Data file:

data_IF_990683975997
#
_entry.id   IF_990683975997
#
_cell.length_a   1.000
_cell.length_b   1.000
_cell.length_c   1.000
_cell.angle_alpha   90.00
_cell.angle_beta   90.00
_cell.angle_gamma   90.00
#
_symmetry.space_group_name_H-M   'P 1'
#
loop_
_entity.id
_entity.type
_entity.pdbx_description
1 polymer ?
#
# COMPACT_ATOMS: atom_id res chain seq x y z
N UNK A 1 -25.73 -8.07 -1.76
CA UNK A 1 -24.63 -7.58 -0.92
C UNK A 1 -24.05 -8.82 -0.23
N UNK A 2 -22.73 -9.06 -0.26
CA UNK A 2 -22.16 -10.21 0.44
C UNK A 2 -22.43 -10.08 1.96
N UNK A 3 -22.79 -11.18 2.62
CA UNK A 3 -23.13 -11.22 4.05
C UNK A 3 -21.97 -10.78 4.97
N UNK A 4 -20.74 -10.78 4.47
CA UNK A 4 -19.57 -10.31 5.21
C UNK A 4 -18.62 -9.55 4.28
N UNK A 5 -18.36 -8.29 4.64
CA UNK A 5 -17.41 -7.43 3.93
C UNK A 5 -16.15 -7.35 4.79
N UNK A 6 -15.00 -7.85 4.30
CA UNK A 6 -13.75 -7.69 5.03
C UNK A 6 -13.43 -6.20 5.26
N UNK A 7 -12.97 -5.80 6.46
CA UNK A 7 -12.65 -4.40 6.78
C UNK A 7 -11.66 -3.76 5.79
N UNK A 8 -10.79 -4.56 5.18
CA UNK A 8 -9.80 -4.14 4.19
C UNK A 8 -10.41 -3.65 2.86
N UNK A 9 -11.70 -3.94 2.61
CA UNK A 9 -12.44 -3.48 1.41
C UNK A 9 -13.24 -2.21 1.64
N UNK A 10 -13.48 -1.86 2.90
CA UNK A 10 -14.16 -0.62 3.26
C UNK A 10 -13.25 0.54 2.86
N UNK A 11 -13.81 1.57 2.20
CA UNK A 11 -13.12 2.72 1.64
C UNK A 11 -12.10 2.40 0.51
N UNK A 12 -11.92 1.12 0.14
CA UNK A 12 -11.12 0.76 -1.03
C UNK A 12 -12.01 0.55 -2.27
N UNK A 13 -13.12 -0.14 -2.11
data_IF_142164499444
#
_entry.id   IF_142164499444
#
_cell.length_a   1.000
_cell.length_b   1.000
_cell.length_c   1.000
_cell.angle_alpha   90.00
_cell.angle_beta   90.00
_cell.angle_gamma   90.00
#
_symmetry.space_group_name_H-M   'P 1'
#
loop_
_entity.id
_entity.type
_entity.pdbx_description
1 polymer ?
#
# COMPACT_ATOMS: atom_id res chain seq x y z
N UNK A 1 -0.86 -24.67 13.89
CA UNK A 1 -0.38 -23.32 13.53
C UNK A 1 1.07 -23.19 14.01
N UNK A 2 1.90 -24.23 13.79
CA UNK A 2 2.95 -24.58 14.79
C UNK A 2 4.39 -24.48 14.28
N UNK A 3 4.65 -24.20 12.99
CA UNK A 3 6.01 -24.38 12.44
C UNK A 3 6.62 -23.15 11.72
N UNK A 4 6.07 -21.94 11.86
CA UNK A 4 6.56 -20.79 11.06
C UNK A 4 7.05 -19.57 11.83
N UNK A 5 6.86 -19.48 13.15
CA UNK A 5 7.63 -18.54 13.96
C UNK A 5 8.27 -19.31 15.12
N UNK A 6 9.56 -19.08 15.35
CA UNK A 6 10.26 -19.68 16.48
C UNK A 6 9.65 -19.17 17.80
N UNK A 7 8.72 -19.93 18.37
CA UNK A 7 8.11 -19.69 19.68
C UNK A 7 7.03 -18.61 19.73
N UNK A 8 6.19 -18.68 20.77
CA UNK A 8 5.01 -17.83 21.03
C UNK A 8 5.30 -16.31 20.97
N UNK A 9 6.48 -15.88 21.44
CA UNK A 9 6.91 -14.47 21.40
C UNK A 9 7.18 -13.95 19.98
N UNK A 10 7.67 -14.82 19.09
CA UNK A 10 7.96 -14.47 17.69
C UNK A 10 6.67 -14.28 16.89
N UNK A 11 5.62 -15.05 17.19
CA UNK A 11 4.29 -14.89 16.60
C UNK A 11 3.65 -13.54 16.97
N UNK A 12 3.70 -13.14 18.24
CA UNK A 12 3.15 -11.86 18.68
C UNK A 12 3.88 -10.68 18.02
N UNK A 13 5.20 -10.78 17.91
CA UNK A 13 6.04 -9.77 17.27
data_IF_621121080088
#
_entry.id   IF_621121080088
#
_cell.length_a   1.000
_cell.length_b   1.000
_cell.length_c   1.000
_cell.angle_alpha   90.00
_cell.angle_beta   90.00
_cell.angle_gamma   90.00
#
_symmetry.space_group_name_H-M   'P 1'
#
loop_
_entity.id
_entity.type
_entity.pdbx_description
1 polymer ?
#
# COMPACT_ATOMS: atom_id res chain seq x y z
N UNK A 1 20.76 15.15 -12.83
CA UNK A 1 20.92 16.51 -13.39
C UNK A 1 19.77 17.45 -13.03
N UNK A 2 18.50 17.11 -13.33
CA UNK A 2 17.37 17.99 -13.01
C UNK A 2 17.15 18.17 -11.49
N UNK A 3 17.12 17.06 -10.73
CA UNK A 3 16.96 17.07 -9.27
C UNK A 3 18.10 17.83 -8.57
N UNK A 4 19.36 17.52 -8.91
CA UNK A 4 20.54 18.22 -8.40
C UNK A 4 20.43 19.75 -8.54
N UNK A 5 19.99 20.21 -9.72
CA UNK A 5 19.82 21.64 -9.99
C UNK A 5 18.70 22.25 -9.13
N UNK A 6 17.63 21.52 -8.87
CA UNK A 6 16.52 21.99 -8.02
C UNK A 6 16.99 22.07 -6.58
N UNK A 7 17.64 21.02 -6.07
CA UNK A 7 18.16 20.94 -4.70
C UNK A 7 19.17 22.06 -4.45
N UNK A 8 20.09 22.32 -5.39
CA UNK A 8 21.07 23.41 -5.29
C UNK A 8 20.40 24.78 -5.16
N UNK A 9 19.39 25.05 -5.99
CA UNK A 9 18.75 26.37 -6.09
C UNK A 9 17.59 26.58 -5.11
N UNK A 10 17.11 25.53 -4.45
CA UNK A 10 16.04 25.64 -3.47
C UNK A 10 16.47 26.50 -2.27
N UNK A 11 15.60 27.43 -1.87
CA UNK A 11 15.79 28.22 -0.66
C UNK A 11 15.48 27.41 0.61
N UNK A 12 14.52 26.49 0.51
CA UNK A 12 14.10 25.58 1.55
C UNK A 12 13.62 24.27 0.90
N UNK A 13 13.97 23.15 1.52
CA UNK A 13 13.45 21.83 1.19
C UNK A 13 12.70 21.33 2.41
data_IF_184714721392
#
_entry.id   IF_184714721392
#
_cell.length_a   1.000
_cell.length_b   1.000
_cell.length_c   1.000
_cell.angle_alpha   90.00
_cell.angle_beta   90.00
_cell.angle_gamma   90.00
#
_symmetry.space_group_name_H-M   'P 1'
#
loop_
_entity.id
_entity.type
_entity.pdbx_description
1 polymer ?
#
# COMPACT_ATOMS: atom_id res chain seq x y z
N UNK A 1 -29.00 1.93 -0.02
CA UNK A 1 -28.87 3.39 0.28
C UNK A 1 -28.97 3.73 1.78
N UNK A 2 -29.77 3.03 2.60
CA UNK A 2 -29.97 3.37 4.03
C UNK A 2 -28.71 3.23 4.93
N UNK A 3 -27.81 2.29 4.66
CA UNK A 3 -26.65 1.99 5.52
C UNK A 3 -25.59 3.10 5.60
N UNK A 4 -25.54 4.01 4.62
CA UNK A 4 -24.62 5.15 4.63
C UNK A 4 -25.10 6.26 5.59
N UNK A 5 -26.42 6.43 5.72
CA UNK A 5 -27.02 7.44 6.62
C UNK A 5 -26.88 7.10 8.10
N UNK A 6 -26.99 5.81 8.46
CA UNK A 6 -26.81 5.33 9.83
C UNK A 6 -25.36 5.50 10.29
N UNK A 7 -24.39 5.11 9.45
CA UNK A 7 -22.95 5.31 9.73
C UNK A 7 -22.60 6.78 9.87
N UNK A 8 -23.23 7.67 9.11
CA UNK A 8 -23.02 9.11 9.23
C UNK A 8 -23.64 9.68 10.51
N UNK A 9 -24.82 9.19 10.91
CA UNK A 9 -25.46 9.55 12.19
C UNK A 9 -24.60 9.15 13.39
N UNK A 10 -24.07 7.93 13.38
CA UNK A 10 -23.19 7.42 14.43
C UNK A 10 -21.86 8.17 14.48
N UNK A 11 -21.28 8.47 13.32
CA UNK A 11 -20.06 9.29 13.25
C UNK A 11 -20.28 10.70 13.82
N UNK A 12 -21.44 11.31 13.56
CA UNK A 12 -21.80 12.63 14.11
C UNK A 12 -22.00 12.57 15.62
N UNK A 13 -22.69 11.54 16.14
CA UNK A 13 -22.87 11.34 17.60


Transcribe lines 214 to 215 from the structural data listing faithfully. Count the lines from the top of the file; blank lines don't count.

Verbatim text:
CA UNK A 7 -22.95 5.31 9.73
C UNK A 7 -22.60 6.78 9.87